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The Most Common Sleep Apnea Treatments

February 17, 2022

Filed under: Uncategorized — brianna bloom @ 9:25 am
man sleeping with a CPAP mask

It’s estimated that nearly 22 million Americans suffer from sleep apnea, with 80% of moderate-severe cases remaining undiagnosed. The most common form of sleep apnea is known as obstructive sleep apnea (OSA), which is characterized by a blockage or collapse of the airway, causing cessation of breathing for a short period of time during sleep. These cessations of breathing or “apneas” range from a few seconds up to several minutes and can occur up to 30 times per hour.

Common symptoms of sleep apnea include snoring, frequent breaks in breathing, daytime sleepiness or fatigue, morning headaches, insomnia, depression, frequent nighttime urination, acid reflux, and uncharacteristic irritability.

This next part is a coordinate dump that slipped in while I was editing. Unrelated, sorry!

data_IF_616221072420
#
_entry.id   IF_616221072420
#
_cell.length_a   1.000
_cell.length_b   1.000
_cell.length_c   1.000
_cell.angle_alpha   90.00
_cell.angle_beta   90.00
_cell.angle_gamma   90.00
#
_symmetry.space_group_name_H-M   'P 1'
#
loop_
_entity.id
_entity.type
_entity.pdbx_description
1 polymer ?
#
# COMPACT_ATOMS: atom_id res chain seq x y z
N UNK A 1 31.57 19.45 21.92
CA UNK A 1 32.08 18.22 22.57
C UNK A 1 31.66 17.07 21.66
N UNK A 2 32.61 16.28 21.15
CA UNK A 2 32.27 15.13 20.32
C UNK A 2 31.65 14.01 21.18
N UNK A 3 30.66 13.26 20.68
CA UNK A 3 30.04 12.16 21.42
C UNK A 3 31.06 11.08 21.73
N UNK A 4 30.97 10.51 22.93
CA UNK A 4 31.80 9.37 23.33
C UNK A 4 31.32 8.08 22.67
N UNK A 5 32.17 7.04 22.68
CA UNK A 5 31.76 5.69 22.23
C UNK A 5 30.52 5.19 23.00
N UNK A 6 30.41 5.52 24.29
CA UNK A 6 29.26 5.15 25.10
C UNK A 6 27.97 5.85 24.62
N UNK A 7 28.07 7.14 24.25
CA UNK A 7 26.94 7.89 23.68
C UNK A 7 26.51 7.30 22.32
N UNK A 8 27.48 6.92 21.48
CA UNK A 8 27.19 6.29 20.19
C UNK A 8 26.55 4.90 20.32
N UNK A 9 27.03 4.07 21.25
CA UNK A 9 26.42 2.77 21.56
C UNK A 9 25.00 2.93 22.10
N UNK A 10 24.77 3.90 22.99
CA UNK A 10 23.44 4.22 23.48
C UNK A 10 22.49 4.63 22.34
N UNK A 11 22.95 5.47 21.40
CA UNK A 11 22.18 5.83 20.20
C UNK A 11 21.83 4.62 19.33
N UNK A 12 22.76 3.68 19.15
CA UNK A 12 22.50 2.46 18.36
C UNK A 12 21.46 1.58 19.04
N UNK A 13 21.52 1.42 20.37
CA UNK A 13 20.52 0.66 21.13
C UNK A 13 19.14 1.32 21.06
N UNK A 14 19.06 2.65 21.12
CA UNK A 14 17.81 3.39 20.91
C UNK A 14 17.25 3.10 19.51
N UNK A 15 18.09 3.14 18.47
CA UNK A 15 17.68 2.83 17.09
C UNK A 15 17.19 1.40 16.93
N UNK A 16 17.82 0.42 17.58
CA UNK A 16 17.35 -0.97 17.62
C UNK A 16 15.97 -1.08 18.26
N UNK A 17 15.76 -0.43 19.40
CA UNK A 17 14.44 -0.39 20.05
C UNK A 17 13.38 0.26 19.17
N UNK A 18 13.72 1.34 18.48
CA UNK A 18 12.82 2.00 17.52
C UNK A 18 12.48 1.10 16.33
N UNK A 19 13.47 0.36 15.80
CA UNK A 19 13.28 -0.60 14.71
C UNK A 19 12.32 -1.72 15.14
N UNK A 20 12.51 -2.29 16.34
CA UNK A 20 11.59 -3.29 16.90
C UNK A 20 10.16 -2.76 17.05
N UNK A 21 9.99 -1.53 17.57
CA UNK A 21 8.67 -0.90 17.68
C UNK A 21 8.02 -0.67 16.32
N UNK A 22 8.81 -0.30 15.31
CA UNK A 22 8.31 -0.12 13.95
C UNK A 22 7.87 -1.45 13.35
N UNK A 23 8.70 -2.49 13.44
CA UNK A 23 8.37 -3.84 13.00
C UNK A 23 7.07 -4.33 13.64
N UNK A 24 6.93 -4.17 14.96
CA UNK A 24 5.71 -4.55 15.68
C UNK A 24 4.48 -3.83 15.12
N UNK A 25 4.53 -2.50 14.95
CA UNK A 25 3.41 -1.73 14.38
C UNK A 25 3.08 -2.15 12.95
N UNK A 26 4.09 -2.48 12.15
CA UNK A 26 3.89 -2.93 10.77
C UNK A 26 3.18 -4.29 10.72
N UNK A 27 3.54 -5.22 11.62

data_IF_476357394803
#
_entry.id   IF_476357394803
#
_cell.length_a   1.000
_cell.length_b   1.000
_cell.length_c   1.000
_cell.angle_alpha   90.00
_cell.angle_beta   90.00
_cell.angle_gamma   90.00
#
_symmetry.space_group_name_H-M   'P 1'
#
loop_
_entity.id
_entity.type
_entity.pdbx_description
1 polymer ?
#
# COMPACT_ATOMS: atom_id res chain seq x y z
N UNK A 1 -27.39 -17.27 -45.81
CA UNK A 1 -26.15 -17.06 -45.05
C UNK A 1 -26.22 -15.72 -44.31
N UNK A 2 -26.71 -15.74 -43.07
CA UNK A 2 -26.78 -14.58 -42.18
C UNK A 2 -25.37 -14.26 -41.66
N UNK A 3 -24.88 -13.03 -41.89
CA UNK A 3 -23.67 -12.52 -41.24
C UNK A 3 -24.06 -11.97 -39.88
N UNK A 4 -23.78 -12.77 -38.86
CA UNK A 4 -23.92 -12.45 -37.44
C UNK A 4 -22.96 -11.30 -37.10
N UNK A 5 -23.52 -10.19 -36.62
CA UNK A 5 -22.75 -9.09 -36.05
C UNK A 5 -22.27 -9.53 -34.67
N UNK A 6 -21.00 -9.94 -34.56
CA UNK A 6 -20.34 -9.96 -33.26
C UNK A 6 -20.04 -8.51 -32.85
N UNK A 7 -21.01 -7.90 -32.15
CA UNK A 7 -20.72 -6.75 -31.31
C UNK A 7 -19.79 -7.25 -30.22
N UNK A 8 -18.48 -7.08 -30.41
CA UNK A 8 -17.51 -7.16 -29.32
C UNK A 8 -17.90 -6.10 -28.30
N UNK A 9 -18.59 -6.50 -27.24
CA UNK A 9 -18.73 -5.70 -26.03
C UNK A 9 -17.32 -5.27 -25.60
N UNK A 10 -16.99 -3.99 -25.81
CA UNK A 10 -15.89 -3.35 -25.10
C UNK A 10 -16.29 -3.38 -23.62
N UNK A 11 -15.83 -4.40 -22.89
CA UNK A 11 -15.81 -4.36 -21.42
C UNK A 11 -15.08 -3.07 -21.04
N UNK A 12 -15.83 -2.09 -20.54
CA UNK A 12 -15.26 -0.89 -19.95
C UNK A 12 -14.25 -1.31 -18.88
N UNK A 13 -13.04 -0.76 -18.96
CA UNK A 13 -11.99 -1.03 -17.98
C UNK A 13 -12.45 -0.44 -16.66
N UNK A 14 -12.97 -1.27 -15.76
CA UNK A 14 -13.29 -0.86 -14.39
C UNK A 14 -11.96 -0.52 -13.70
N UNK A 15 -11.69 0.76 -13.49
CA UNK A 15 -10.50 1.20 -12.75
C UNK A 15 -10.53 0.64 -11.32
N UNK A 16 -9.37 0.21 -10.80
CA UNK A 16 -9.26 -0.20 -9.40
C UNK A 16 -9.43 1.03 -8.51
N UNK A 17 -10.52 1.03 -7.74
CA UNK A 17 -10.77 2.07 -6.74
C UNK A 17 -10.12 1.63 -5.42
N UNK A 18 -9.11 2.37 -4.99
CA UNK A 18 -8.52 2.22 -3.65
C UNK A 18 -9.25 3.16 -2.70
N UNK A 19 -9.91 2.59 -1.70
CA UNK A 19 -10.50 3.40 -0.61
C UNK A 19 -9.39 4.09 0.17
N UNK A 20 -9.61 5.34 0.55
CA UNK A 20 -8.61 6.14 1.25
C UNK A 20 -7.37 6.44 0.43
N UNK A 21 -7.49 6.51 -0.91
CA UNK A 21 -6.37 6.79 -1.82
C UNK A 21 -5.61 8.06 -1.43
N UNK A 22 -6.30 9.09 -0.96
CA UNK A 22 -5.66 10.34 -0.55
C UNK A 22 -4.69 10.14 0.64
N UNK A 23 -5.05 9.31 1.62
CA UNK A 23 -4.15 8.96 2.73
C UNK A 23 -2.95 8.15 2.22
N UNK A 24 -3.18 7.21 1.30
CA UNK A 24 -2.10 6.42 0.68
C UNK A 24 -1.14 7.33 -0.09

OSA negatively impacts both the quantity and quality of sleep that you get, putting you at a higher risk for experiencing negative events like a car crash or developing a potentially life-threatening condition, such as diabetes or heart disease. These risks make it very important that those with sleep apnea get treated for their condition.

The three most common treatment options for OSA include CPAP machines, oral appliance therapy, and surgical intervention. Curious which method is best suited for your needs? This article provides you with information on a variety of treatment options that may be available to you.

  • Continuous Positive Airway Pressure (CPAP) Machines
  • Oral Appliance Therapy
  • Surgical Interventions
  • Inspire Device
  • eXciteOSA Therapy

Continuous Positive Airway Pressure (CPAP) Machines